State Attorney's Office's initiative changes processing of juvenile cases

'Project No/No' gives juveniles chance at clean record, Ayala says

ORANGE COUNTY, Fla. – Orange-Osceola State Attorney Aramis Ayala's Office has implemented a new initiative regarding the processing of minors as a way to protect children under the age of 18 from being a part of the system, officials said Tuesday.

Ayala said there are instances where law enforcement officials decide that a juvenile should not be arrested, but officers still submit a report to her office to be reviewed. There are often times where from reviewing the report, her office finds that the case cannot be proven beyond a reasonable doubt, Ayala said.

The state attorney said as a part of her commitment to criminal justice reform, she has implemented this initiative, called "Project No/No," to ensure that in those cases that cannot be proven beyond reasonable doubt, children do not have a criminal record that would follow them into adulthood, Ayala said.

"We are giving those juveniles the opportunity to have a clean record,” Ayala said. “We believe this program will make a difference in the lives of our youth and eliminate unnecessary case processing by the clerk.”

Ayala said that prior to the implementation of Project No/No, which stands for "no arrest, no official record," a case would still be processed by the clerk's office even if the juvenile had not been arrested. Minors would often already have an official court record before the State Attorney's Office even reviewed the case to determine whether charges were appropriate, Ayala's public information officer Eryka Washington said.

Juvenile Bureau Chief Teri Mills-Uvalle said she found situations like this while working and thought they raised questions.

“As I was working on cases, I found instances where juveniles had official court records despite insufficient evidence to charge,” Mills-Uvalle said. "I asked myself: ‘Why are we treating juveniles more harshly than we would treat adults?'"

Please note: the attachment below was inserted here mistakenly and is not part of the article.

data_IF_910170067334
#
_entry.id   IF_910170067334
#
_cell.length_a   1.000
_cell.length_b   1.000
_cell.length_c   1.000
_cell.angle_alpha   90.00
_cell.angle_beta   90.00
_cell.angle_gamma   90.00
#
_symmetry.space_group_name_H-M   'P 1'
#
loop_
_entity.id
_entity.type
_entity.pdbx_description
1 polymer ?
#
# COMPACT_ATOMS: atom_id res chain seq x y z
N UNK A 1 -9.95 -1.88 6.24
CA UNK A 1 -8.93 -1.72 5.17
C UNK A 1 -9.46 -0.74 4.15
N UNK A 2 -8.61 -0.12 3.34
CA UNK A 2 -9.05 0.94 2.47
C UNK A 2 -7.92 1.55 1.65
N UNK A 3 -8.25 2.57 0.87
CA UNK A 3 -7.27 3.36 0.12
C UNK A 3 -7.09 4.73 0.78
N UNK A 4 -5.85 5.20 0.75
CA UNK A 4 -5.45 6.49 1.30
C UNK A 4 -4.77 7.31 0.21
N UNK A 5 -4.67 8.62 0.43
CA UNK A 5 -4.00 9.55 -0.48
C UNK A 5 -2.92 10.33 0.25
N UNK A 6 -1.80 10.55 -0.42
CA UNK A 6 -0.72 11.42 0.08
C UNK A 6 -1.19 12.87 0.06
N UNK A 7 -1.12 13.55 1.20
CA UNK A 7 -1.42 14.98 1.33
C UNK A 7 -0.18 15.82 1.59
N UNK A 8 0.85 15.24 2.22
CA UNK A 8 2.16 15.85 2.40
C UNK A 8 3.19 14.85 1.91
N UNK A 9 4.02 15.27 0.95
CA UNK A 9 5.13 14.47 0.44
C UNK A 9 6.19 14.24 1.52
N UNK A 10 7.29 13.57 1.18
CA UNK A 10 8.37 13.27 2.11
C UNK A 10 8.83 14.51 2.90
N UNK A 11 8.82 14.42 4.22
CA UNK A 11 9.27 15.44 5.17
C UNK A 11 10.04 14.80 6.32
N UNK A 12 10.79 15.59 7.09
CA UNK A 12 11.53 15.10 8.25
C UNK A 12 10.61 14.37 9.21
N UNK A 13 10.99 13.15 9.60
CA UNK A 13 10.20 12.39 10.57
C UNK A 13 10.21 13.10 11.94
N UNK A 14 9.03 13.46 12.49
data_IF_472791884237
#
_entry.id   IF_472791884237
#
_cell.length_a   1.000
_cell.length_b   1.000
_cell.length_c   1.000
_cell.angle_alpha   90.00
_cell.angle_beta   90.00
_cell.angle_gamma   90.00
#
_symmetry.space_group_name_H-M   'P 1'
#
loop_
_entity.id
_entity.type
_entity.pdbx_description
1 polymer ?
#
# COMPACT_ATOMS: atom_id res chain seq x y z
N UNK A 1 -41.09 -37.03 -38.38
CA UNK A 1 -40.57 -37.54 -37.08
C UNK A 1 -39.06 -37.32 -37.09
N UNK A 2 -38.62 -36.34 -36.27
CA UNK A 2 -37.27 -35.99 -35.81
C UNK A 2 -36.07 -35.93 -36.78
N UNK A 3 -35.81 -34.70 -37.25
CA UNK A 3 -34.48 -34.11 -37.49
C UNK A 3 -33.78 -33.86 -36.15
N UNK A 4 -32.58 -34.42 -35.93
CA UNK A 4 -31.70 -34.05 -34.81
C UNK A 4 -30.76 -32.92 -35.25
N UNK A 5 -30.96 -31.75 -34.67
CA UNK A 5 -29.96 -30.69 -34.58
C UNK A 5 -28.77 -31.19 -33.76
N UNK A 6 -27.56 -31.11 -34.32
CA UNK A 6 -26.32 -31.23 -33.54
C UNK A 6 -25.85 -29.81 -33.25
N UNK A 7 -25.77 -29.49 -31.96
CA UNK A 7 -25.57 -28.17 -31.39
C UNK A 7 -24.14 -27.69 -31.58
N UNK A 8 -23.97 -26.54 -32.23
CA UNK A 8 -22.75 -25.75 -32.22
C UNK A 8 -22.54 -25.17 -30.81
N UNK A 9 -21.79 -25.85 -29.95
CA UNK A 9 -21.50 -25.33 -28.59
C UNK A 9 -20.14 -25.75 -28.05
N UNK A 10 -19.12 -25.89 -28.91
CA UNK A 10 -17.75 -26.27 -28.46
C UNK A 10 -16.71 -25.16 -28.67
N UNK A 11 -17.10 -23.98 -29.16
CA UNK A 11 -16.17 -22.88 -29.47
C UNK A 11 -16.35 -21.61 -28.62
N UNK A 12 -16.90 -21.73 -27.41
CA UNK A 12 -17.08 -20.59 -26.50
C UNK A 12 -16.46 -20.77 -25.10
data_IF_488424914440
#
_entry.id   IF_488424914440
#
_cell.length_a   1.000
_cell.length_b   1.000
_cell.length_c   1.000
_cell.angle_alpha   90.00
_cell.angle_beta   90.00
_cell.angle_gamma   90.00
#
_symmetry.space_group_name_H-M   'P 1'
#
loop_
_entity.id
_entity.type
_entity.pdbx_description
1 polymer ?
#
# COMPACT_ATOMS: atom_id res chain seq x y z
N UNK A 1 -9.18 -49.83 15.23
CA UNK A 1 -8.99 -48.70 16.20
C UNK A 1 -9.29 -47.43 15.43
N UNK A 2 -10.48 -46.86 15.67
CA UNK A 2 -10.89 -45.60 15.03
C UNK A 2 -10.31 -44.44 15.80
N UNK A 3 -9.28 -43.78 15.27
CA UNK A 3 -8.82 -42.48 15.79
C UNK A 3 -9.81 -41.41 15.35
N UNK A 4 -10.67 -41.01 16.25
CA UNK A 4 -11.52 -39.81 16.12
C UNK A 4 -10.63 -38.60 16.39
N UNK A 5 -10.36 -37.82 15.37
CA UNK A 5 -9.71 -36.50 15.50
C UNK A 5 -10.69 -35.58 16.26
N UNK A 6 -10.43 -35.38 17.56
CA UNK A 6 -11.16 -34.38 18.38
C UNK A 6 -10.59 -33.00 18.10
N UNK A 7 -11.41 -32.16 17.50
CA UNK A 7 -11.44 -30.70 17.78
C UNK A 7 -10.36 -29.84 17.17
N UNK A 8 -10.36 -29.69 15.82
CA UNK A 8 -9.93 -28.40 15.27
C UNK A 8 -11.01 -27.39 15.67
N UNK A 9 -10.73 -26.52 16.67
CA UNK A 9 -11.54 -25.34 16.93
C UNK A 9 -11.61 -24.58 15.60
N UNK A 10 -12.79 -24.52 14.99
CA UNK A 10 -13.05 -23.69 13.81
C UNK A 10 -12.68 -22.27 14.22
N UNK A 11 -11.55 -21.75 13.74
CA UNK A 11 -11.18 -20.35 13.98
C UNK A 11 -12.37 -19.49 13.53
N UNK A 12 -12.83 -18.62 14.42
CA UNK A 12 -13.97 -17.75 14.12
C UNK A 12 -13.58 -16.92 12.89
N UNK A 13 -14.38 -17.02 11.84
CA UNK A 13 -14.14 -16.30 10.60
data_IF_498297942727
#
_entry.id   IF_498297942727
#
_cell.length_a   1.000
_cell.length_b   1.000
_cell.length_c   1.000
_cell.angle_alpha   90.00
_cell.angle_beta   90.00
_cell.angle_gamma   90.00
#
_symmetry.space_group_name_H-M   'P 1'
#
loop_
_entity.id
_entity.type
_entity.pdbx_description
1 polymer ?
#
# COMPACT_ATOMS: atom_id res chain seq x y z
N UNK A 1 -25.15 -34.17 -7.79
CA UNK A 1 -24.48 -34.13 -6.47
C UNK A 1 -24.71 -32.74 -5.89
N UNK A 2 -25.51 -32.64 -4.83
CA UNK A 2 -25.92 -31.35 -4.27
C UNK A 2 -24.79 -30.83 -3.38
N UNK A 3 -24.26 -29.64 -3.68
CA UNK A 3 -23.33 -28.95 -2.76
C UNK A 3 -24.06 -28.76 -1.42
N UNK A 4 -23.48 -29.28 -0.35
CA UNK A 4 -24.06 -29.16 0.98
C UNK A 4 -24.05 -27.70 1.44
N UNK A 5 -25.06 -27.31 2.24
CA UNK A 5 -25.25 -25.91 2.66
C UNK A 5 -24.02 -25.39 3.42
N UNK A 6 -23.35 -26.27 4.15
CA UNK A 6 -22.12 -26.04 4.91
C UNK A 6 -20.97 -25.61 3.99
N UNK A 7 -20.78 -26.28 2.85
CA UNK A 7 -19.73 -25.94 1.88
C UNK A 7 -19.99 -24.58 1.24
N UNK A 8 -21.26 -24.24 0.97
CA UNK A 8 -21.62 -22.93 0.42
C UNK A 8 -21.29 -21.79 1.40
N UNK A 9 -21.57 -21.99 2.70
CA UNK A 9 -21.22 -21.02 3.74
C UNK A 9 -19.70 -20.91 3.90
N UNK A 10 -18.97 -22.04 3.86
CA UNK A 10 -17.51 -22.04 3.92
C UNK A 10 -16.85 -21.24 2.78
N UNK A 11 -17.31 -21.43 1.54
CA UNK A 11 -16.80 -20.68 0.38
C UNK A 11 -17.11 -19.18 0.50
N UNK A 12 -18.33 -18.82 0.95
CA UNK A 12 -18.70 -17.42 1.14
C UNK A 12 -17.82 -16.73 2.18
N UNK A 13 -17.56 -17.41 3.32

Mills-Uvalle said that adult cases went directly to the State Attorney's Office, bypassing the clerk's office, when the adult had not been arrested.

"Why are we applying a different procedure with juveniles?” Mills-Uvalle asked.

She said that if the State Attorney's Office had chosen to send the juvenile to a diversion program instead of filing charges, the minor would still have an official court record even after successfully completing the program.

As part of the initiative, which is being spearheaded by Mills-Uvalle, all non-arrest juvenile cases will go directly to the State Attorney's Juvenile Bureau, Washington said. There, the Intake Unit will review the case to see if charges are appropriate, review the minor's history, contact the victim or victims in the case and determine whether the juvenile is eligible for a diversion program and whether the minor should face charges, officials said.

Mills-Uvalle said Tuesday afternoon during a press conference that the initiative is no different than the adult system.

“What we’ve done is we’ve changed the juvenile system to mirror the adult system," Mills-Uvalle said.

Mills-Uvalle said that in 2016, the office received 6,100 cases on juveniles. Of those cases, the office kept 3,900 and diverted 1,500 to their diversion programs, which kept those juveniles out of the system.

 “So I think the fact of the matter is, were talking about 60 percent of the kids, we will see once and never see them again. There’s another 40 percent of the kids, that out of those 40 percent, there’s probably 10 percent that are repeat offenders. Those are the ones we need to focus on,” Mills-Uvalle said. “And if we’re going to work with those kids in the juvenile justice system, we need to give them all the resources we can possibly get them so that they don’t end up in the adult system."

Since the program was put in place in April, 767 juveniles did not begin the process with an official criminal record, Ayala said.

Mills-Uvalle said the program was not retroactive, meaning that juveniles involved in similar cases before the initiative was implemented would still have records, even if charges against them were dropped.

“They’re still going to have a court record that says, ‘Charges were filed, but charges were dropped,’” Mills-Uvalle said.

In order to hide those records from the public, Mills-Uvalle said the person with the record would need to go through the process of trying to have it sealed or expunged.